Infographic: The Sharing Economy
While the sharing economy has been widely used in the past two years, it’s an economic term that has existed since 2010. Many scholars and thinkers have tried to define it in different ways, from a socio-economic ecosystem to collaborative consumption, we found the most recurring ones to be: the recirculation of goods (e.g. eBay or Craigslist), the exchange of services (think TaskRabbit, the sharing of productive assets), and finally the utilization of underused assets: AirBnb, Couchsurfing, and of course, Uber.
The consumer P2P rental market is believed to be worth US$26 billion today, and even more so, the revenue of sharing economy companies are expected to grow from a $15 billion in 2015 to $335 billion in 2025. And if the numbers are not characteristic enough, the sharing “concept” has now become engrained in people’s psyche. Indeed, 75% of people believe nowadays that they will increase their sharing of physical objects and spaces in the next five years. We have also seen a new trend and spike in the number of freelancers; those of who have started using sharing economy “platforms” have seen their income rise from 10% in 2014 to 20% in 2015.
It’s impossible however to think of the sharing economy and not think of the unicorn companies that have made it, and whose model countless startups and entrepreneurs have tried to replicate. In the accommodation sector, we have AirBnb who, as of 2015, had over two million listings in 190 countries, and was valued at $30 billion. In the transportation sector, we have Uber, which is available in 76 countries, and valued at $68 billion at the end of 2015. In the goods & services department, we have companies like TaskRabbit, with 2 million users in 19 cities. Finally, workspaces have entered the sphere with companies of the likes of WeWork, valued at $16.9 billion.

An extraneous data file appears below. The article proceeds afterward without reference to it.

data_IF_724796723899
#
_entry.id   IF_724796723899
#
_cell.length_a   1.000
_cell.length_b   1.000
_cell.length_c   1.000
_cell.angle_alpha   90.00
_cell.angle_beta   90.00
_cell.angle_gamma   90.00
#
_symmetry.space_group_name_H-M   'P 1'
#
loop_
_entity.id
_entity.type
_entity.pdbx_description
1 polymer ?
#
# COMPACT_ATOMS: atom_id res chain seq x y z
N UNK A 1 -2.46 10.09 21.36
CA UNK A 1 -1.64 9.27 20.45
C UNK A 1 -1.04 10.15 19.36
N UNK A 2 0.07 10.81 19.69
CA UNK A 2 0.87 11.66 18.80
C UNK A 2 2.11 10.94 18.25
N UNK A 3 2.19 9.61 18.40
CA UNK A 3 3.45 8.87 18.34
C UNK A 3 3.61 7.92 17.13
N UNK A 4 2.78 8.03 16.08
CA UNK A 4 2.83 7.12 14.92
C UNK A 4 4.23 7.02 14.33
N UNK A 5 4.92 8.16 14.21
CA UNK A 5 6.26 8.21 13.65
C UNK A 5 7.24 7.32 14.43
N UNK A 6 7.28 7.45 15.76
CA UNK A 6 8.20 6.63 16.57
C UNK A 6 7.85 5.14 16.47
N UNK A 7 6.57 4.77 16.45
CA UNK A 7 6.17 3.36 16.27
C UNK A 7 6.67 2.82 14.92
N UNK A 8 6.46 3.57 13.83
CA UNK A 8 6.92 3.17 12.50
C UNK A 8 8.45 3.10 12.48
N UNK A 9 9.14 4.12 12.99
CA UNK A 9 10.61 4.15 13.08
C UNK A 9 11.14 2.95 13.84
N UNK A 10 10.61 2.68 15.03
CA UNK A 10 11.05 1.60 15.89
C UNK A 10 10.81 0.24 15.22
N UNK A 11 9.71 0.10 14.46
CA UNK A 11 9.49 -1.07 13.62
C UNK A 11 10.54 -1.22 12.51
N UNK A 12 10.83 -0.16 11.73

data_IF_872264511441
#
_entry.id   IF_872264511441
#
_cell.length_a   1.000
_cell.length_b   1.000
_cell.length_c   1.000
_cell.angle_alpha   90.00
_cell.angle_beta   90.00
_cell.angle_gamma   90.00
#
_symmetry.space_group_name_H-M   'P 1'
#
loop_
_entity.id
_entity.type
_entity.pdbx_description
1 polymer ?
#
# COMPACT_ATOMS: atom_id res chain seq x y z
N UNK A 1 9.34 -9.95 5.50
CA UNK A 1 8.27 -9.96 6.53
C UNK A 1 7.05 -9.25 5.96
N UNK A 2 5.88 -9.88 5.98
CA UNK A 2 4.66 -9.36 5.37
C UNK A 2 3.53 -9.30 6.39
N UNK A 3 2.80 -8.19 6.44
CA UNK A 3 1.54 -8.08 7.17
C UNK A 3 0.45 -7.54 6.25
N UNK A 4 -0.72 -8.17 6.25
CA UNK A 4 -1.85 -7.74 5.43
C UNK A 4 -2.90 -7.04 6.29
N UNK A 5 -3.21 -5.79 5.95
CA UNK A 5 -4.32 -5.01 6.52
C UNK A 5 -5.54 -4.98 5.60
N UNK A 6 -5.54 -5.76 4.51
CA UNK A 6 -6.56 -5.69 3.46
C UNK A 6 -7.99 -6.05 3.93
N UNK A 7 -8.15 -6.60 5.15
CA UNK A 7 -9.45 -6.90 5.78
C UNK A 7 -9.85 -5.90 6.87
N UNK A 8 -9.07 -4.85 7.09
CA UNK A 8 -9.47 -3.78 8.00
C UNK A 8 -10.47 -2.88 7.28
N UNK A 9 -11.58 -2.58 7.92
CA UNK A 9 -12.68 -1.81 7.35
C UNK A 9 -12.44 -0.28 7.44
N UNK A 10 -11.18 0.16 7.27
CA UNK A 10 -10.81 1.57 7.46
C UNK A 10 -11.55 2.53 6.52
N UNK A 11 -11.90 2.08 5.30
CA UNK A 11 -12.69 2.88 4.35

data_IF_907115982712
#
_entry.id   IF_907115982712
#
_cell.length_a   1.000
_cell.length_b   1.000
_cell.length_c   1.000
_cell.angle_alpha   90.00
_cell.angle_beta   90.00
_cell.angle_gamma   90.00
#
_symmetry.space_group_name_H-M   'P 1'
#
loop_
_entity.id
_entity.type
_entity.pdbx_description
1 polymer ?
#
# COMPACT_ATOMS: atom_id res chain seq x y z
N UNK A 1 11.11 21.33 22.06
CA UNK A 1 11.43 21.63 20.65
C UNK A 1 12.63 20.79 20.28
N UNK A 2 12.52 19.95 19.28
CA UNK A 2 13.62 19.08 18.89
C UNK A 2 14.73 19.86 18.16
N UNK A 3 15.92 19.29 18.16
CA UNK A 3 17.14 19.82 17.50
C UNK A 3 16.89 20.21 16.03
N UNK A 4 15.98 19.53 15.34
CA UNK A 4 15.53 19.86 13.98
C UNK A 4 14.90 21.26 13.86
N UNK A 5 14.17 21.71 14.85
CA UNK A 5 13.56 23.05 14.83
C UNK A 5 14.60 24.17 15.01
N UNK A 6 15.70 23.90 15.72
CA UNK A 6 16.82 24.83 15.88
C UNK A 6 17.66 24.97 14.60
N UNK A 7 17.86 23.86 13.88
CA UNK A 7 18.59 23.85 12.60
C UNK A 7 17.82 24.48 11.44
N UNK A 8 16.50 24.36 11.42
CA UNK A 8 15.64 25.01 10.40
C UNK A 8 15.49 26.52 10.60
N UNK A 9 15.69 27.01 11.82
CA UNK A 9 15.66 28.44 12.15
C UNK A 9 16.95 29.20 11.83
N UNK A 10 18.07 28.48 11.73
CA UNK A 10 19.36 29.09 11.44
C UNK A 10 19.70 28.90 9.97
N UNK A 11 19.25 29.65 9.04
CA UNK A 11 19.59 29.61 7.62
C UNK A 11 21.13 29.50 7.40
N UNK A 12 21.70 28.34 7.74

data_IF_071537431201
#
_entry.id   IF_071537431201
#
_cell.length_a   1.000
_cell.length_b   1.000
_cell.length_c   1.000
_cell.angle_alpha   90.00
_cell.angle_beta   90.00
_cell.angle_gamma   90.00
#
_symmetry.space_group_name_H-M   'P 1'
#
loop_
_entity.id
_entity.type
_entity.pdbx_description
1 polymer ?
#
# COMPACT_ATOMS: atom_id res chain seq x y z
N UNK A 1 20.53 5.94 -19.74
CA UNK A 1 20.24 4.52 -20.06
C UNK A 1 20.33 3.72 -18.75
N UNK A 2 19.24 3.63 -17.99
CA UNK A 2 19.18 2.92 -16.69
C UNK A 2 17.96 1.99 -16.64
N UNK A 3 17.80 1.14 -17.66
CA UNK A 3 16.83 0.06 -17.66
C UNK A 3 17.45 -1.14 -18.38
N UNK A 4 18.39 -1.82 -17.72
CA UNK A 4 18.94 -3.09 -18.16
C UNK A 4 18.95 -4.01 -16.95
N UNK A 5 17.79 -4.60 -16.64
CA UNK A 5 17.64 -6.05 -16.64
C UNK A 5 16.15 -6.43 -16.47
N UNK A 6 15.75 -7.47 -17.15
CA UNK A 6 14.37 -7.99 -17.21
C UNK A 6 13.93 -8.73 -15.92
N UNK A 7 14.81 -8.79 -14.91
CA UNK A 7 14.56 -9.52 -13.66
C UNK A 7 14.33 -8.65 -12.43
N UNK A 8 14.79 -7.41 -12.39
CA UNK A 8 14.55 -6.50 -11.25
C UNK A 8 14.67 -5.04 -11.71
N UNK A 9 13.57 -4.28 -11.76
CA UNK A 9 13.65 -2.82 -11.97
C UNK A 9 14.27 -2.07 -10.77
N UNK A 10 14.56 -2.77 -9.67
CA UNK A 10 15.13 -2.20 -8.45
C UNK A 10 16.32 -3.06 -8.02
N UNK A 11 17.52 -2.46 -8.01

Needless to say, the sharing economy is opening up a number of interesting possibilities across different economic activities, and it is actively redefining our daily lives. The sharing economy is inherently changing the future of work, production, and collaboration, and on a personal level, changing our concept of ownership and our attachment to it.